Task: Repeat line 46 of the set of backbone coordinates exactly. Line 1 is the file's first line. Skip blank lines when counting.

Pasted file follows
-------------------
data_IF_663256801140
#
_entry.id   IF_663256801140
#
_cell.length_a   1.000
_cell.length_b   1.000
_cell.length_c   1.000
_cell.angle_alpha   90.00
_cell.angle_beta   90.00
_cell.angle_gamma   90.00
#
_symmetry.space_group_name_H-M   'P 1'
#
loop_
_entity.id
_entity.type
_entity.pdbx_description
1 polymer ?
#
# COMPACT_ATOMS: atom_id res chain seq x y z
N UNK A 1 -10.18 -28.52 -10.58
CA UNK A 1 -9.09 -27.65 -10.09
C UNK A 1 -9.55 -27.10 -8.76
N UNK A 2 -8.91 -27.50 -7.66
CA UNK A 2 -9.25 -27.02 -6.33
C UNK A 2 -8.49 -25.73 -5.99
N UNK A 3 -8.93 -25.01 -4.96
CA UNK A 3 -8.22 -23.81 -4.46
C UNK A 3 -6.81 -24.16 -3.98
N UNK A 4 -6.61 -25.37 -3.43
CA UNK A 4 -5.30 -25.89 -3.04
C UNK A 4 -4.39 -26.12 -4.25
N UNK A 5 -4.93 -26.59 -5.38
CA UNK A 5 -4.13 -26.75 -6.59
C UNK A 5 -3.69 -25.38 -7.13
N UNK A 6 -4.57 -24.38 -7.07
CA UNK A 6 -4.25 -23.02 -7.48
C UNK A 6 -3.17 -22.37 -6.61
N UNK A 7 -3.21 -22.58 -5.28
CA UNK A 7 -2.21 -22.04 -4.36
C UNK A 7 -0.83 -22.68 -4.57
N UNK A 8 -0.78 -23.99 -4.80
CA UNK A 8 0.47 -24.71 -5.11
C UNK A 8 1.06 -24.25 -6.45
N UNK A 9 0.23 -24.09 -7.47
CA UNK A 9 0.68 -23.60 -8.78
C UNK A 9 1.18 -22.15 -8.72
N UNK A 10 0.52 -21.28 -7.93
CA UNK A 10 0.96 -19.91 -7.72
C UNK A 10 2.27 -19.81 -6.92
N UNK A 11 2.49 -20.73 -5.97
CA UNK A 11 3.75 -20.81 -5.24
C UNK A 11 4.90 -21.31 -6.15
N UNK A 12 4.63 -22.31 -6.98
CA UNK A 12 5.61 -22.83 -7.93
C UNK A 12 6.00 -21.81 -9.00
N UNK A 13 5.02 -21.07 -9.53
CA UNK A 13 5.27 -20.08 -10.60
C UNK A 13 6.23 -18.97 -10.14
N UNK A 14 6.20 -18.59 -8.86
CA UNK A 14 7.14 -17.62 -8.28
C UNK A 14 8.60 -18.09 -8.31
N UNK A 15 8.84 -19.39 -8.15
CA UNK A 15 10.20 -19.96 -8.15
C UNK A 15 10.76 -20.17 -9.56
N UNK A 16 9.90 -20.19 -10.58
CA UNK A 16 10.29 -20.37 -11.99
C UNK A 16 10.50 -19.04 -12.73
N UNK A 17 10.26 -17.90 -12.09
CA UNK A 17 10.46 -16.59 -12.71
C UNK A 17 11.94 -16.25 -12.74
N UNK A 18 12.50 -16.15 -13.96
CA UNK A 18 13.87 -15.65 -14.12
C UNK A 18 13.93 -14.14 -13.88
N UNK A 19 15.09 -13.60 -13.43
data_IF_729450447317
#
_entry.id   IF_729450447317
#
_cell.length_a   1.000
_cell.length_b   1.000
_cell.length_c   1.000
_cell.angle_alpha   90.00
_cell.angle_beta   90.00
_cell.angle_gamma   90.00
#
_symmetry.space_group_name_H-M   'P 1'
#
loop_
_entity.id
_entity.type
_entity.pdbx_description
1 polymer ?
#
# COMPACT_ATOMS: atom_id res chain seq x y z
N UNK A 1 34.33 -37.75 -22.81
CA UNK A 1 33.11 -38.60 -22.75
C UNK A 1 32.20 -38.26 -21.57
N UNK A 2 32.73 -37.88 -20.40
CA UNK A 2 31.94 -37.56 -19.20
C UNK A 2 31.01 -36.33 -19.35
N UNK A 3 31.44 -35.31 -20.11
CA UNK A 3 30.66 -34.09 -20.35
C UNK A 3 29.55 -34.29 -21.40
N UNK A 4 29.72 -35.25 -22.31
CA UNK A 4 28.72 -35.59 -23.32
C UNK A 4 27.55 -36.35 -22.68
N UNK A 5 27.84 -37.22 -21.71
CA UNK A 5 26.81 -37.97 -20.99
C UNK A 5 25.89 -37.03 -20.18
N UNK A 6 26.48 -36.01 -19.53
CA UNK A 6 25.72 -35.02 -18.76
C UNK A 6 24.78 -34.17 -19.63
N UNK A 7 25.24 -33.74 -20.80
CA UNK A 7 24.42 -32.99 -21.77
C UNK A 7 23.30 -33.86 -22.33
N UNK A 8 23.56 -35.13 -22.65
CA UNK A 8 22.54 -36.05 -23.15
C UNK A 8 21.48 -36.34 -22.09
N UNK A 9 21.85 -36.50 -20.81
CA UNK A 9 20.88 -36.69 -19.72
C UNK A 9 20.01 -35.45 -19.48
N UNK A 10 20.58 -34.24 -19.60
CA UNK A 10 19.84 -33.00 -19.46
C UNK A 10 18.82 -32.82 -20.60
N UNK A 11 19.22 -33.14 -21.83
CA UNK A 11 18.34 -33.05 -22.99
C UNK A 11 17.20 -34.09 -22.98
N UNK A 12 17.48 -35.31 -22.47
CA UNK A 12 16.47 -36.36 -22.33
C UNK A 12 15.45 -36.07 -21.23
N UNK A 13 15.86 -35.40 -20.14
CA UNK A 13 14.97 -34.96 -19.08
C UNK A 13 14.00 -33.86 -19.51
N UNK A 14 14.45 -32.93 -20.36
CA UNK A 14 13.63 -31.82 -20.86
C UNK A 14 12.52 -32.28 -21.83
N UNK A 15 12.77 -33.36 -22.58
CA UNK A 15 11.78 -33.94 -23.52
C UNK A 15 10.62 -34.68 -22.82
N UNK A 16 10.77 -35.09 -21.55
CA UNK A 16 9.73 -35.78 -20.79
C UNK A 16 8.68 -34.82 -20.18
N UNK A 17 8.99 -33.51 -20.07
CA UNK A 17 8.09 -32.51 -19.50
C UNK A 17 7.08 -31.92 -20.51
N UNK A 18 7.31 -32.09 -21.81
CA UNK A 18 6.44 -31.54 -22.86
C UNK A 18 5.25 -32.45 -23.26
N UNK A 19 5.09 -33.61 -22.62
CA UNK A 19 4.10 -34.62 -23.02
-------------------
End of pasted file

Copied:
CA UNK A 9 0.68 -23.60 -8.78